Here, the author of Exodus poses a juxtaposition for the readers. Priests are to fulfill a role of demonstrating God’s own beauty and glory in a micro-Eden, but Israel’s priesthood is full of compromise (Exodus 32-34; Leviticus 10; 1 Samuel 1-4) and has been from the start (Exodus 3-4, 5-11).
At the climax of the story, Moses offers his own life in place of the sinful people, and he calls this an act of “atonement,” (Heb. kipper / כפר), covering for the sins of the people (Exodus 32:31-32). This scene is crucial because we see Moses doing personally what the appointed high priest is supposed to do in the tabernacle.
Although the priesthood of Aaron is compromised and idolatrous from the beginning, here we see Moses providing the true and ultimate portrait of the priestly role—interceding on behalf of rebellious people. But Moses does so by offering his own life in the place of the people. So, there is both failure of the priesthood and hope in what it could still be like in the future.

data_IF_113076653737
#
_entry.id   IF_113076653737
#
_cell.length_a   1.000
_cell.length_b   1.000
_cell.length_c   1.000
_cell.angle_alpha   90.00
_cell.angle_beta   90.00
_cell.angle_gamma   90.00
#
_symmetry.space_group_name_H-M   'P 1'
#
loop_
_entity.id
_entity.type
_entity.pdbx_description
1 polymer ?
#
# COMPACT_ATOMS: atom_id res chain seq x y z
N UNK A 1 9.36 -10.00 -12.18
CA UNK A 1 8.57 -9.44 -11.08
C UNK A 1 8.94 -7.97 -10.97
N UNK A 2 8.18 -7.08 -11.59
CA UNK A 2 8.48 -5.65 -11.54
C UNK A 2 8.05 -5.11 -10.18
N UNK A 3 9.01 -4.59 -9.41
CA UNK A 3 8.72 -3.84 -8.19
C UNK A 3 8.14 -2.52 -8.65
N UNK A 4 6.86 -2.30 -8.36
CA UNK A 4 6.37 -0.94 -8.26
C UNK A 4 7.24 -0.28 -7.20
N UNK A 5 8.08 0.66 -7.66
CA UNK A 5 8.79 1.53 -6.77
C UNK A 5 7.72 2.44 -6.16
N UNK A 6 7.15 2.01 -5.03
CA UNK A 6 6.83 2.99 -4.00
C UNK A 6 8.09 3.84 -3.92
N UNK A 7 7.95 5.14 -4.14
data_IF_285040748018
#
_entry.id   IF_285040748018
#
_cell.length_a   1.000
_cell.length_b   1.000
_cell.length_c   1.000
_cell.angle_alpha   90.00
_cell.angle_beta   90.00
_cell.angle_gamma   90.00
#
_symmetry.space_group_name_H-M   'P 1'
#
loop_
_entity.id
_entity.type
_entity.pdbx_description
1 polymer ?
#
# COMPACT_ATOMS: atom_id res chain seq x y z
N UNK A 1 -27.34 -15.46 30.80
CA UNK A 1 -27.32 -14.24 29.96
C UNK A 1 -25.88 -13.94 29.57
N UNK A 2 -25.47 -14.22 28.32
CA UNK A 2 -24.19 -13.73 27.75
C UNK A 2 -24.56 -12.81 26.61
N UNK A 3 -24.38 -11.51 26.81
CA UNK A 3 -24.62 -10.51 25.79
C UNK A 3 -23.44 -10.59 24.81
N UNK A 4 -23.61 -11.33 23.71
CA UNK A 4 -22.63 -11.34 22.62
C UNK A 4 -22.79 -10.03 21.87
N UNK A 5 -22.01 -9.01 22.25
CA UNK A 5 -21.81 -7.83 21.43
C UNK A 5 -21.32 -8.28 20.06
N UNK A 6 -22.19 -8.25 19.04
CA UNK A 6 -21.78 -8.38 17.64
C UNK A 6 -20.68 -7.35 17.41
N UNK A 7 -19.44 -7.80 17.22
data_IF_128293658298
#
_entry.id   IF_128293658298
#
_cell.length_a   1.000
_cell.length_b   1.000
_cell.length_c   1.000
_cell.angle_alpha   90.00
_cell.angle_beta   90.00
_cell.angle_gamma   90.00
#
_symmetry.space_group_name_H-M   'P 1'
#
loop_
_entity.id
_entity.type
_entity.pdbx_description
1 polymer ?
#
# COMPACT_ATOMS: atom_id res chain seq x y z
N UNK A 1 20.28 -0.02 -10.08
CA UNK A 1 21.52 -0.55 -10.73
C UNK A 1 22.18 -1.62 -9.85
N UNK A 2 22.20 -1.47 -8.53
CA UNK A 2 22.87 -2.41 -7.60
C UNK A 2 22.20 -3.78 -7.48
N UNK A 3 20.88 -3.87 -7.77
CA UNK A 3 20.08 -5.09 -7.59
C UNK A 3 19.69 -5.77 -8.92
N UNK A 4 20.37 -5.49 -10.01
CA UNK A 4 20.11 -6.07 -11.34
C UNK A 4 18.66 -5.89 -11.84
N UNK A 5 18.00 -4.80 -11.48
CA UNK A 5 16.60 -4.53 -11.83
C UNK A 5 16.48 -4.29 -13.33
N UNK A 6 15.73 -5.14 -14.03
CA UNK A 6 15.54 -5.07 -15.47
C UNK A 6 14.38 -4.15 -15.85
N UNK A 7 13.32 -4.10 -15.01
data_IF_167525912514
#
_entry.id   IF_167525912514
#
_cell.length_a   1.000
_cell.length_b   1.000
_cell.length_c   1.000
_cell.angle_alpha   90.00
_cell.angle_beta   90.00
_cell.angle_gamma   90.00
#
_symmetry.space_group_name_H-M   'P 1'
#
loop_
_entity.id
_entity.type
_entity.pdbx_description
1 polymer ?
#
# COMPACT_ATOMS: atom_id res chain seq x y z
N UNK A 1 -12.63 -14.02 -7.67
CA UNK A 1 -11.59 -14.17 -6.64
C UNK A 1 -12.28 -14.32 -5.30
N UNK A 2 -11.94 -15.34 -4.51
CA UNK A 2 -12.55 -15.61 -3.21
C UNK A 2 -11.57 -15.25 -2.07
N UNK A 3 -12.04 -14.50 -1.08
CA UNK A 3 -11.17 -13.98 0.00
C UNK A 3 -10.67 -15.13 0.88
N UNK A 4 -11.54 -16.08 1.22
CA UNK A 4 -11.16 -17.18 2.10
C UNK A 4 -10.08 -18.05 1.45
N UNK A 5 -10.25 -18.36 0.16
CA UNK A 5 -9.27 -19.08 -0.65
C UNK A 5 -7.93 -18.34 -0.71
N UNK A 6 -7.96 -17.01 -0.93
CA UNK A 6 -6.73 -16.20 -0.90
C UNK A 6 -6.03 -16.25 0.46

Later on in the text, Moses encounters the glory of God, and his unveiled face is described as “shining” and “radiant,” emitting beams of light (Heb. qaran, קֶ֫רֶן) (Exodus 34:29). As Moses shines, intercedes on behalf of the people, and offers his life for theirs, we get a glimpse of Moses being what God called him to be, a shining, priestly intercessor.
The Hebrew Bible is clueing us into what’s ahead: the royal priesthood of Aaron is doomed from the start. But there remains hope for a future shining priest who will unleash the blessings of Eden for humanity once more.
Jesus, the Shining Great High Priest
This all leads up to a pinnacle scene in Matthew’s Gospel account, where Jesus appears as a priest shining on a mountain. This scene is known as the transfiguration.